Production of quality milk is the concern of: dairymen, veterinarians, state regulatory departments, milk and milk product processors, retail distributors (super markets) and consumers of dairy products . In order to assure the delivery of safe quality products to the consumer , the regulatory control of milk and milk products is run under the milk sanitation program of the United States Public Health Service/

Food and Drug Administration, divisions of the Department of Health and Human Services which have developed a statement of policy and regulations with regard to milk quality. This model regulation is known as the “Pasteurized Milk Ordinance of 1978” (PMO), which also contains the milk quality standards recommended to states, counties and municipalities. The main milk quality problems the herds are facing are the increased number of clinical mastitis , high somatic cell counts , high bacteria counts and antibiotic residues in the bulk milk . If not solved , these problems can result in suspension from the Grade A milk market with significant economic implications to the dairy farmers . They have to find a rapid solution for reducing losses to minimum instead of loosing several thousands of dollars .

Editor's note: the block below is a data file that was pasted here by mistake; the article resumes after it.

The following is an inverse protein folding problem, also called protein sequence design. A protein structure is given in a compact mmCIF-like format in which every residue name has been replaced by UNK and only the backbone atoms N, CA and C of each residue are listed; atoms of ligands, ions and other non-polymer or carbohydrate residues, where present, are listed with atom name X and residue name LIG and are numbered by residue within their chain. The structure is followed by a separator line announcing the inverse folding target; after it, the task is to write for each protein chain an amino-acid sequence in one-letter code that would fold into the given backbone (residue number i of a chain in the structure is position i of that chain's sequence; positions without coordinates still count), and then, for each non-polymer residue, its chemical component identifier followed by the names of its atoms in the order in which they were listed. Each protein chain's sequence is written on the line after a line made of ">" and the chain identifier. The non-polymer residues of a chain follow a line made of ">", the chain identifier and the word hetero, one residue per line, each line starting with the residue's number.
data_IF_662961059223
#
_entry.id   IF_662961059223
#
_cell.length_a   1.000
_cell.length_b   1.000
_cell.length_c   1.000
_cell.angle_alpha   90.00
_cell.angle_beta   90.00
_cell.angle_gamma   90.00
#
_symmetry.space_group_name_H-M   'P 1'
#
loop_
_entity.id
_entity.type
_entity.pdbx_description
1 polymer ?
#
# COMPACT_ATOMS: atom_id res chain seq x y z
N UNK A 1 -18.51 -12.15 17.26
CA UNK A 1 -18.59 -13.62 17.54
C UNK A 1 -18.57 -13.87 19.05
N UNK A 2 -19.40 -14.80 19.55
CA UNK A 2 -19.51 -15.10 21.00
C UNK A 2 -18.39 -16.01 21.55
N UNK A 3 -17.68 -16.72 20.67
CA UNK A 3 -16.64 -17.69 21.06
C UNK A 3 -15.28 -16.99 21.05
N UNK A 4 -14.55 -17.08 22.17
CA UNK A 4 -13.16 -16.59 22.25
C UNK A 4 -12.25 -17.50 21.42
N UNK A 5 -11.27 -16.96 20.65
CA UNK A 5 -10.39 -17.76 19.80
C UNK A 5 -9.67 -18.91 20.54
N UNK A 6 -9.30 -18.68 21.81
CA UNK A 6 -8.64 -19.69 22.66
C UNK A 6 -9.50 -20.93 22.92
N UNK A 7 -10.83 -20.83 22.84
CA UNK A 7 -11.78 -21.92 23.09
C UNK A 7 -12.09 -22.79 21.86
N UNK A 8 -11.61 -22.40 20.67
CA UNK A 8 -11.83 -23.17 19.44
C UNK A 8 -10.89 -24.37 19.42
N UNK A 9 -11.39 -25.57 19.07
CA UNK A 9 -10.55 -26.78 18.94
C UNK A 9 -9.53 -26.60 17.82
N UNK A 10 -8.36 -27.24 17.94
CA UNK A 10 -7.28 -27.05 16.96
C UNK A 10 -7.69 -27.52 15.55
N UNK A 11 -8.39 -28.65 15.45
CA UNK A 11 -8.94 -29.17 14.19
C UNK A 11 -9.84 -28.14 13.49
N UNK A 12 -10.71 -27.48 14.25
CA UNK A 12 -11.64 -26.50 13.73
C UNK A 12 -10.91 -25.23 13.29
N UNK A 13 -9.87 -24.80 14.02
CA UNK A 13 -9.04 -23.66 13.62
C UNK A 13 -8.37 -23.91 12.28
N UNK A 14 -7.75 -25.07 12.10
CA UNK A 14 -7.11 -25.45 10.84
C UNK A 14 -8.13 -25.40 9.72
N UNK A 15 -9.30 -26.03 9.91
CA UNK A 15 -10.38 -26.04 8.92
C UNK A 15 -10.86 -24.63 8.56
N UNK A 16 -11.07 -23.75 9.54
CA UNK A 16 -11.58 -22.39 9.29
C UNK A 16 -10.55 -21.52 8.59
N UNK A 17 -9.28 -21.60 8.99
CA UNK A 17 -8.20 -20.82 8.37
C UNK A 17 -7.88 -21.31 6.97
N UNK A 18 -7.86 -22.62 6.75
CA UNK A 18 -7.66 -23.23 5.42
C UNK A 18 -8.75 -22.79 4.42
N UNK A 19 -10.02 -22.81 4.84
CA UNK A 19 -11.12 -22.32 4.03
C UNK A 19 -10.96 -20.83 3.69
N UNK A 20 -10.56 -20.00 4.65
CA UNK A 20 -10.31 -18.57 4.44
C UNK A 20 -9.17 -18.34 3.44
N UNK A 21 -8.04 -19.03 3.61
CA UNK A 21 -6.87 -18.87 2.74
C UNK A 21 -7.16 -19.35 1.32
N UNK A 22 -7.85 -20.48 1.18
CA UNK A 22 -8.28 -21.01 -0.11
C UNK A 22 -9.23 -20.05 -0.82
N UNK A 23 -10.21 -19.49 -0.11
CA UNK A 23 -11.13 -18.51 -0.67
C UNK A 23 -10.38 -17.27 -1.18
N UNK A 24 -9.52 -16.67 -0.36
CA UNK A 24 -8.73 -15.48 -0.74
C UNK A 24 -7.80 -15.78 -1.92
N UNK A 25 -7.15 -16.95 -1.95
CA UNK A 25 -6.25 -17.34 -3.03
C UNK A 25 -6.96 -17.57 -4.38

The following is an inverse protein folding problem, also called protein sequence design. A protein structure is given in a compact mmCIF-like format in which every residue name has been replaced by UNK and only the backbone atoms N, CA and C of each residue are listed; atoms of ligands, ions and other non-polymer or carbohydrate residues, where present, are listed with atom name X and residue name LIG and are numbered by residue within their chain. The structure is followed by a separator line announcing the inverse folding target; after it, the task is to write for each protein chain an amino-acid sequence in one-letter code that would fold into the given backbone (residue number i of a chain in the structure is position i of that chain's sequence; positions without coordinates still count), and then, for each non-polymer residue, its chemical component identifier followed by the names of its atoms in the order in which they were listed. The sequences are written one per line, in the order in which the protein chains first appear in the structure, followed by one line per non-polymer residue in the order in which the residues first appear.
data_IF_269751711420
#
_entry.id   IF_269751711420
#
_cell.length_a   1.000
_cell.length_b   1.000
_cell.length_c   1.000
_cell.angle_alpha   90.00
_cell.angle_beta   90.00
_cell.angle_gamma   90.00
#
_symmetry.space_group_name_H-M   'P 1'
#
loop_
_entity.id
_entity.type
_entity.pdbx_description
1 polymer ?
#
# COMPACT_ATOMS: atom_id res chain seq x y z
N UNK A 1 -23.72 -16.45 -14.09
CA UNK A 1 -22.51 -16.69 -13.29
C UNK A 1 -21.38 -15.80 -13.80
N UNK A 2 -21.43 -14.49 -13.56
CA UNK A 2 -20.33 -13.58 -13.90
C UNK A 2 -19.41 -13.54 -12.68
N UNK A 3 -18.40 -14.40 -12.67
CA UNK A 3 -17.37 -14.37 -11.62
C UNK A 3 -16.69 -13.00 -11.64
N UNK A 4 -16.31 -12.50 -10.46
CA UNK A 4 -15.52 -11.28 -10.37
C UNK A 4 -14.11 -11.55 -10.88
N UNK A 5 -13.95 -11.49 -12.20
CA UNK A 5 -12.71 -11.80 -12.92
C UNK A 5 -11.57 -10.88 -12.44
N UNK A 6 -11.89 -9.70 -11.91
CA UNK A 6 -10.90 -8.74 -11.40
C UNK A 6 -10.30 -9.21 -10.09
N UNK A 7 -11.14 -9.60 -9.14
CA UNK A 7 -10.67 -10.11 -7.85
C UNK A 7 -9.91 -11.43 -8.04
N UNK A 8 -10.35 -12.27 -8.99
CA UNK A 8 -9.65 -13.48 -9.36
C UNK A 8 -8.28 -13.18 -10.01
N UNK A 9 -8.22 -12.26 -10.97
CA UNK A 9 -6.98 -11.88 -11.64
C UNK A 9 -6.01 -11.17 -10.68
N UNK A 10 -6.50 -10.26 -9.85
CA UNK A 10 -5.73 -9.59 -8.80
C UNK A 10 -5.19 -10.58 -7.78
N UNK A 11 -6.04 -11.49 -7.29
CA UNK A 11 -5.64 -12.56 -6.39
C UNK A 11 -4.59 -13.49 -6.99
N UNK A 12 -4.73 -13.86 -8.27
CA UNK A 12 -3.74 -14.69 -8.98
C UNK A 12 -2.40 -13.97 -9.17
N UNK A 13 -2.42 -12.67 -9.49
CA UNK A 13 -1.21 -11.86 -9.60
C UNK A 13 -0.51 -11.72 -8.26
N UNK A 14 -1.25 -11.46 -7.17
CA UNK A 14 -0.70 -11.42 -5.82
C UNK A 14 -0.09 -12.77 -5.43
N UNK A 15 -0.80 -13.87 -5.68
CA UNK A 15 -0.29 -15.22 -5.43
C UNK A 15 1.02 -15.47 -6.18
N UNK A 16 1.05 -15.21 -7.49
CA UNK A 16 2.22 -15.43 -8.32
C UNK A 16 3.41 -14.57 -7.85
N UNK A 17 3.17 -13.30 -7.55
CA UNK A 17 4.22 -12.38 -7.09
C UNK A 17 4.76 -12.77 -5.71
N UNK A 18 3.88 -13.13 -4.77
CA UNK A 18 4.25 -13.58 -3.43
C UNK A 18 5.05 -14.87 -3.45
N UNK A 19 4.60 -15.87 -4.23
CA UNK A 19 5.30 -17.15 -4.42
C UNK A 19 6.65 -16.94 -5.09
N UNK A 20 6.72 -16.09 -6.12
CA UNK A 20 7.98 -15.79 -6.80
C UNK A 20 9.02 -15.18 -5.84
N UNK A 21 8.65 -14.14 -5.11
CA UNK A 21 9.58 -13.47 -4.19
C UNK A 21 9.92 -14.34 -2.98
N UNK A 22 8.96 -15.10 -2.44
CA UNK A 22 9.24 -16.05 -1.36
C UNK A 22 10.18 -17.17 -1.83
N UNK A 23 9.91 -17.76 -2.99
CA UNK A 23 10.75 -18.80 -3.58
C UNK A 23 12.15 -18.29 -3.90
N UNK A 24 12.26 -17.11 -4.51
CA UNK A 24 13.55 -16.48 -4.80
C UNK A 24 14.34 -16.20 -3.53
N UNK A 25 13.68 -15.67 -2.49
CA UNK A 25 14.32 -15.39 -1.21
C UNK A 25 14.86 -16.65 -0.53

Current milk quality standards in Kentucky include the following requirements: 1) no visible adulteration or objectionable odor, 2) standard plate counts of <100,000 cfu and <300,000 cfu for Grade A and Grade B milk respectively, 3) no drug residues, 4) SCC <690,000, 5) temperature < 7.20 and 10 degrees C for Grade A and Grade B milk respectively, and 6) no pesticide residues. While US standards for SPC are comparable to peer countries, the current US SCC limit is conspicuously higher than Canadian and European standards (500,000 cells/ml for Canada and 400,000 cells/ml for most of the E.U.).

For FLAV O’RICH DAIRY INC, milk quality is a component of Total Quality Management System. Its slogan is “ To deliver safe milk to consumers “. High quality milk should be white in appearance, have no objectionable odors and be free of abnormal substances such as pesticides, added water or

MILK QUALITY MANAGEMENT AT FLAV O’RICH DAIRY, U.S.A.

Elena ANGEL* , Agatha POPESCU**

*FLAV O’RICH DAIRY INC , Kentucky, U.S.A.,London 41722, Phone: 606 351 3342, Email: elena41741@yahoo.com

** University of Agricultural Sciences and Veterinary Medicine, Bucharest, Romania 59 Marasti, sector 1 , Bucharest 011464, Romania, Phone: +40 21 318 25 64 , Fax: +40 21 318 28 88, E-mail:

agatha_popescu@yahoo.com

Key words: milk quality, management, FLAV O’RICH DAIRY Abstract